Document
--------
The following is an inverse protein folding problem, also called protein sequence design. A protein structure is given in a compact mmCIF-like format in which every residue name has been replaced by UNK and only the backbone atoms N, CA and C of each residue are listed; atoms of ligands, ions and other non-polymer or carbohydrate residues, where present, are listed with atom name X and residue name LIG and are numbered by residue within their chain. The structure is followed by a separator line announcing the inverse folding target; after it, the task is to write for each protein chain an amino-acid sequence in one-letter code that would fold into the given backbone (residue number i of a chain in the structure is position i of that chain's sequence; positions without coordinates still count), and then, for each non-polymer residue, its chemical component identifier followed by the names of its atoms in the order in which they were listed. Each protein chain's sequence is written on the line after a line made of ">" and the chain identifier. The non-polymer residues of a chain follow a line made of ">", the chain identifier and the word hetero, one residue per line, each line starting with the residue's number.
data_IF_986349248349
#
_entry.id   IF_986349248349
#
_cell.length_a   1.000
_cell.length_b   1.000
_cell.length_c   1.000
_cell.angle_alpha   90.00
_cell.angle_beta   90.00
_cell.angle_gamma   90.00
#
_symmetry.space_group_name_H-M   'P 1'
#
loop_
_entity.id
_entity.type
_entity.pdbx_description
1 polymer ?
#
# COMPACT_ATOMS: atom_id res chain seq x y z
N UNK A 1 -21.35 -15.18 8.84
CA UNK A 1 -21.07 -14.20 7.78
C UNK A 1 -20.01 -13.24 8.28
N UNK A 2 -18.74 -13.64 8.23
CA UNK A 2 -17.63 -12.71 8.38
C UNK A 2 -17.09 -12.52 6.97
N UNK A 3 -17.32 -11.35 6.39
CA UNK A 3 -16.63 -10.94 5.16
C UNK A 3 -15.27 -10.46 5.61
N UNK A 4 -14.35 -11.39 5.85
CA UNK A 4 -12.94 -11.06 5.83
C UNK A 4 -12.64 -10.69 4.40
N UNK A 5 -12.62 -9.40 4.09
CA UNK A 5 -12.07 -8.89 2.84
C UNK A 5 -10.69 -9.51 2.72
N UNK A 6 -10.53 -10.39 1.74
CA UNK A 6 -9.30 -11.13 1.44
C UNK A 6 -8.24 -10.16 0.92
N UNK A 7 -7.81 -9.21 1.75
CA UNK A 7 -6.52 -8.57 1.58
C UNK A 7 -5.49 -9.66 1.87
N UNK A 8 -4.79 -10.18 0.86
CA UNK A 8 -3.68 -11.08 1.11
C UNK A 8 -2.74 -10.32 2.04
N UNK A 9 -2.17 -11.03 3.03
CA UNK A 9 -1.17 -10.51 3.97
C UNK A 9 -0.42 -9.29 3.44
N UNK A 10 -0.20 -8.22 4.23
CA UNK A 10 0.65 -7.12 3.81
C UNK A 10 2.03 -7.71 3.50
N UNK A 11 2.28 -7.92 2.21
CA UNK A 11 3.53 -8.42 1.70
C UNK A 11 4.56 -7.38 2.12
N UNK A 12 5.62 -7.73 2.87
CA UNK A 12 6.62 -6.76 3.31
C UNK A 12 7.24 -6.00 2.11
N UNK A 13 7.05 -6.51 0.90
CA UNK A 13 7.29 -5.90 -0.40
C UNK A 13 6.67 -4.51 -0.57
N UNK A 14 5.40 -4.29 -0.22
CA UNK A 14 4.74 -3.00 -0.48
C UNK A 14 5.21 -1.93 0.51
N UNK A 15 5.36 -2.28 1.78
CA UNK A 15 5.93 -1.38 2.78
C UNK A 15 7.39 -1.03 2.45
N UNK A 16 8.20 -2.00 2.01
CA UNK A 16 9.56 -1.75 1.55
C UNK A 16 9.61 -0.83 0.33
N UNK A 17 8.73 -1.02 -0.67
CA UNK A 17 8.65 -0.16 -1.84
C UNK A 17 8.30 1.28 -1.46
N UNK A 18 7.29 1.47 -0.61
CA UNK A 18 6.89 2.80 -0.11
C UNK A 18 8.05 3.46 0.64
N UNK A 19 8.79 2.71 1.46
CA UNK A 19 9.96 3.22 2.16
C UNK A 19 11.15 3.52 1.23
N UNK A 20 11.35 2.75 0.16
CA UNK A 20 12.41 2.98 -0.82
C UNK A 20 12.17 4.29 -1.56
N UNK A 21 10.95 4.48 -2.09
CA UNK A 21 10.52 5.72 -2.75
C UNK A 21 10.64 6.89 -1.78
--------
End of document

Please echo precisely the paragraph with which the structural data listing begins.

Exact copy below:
The following is an inverse protein folding problem, also called protein sequence design. A protein structure is given in a compact mmCIF-like format in which every residue name has been replaced by UNK and only the backbone atoms N, CA and C of each residue are listed; atoms of ligands, ions and other non-polymer or carbohydrate residues, where present, are listed with atom name X and residue name LIG and are numbered by residue within their chain. The structure is followed by a separator line announcing the inverse folding target; after it, the task is to write for each protein chain an amino-acid sequence in one-letter code that would fold into the given backbone (residue number i of a chain in the structure is position i of that chain's sequence; positions without coordinates still count), and then, for each non-polymer residue, its chemical component identifier followed by the names of its atoms in the order in which they were listed. Each protein chain's sequence is written on the line after a line made of ">" and the chain identifier. The non-polymer residues of a chain follow a line made of ">", the chain identifier and the word hetero, one residue per line, each line starting with the residue's number.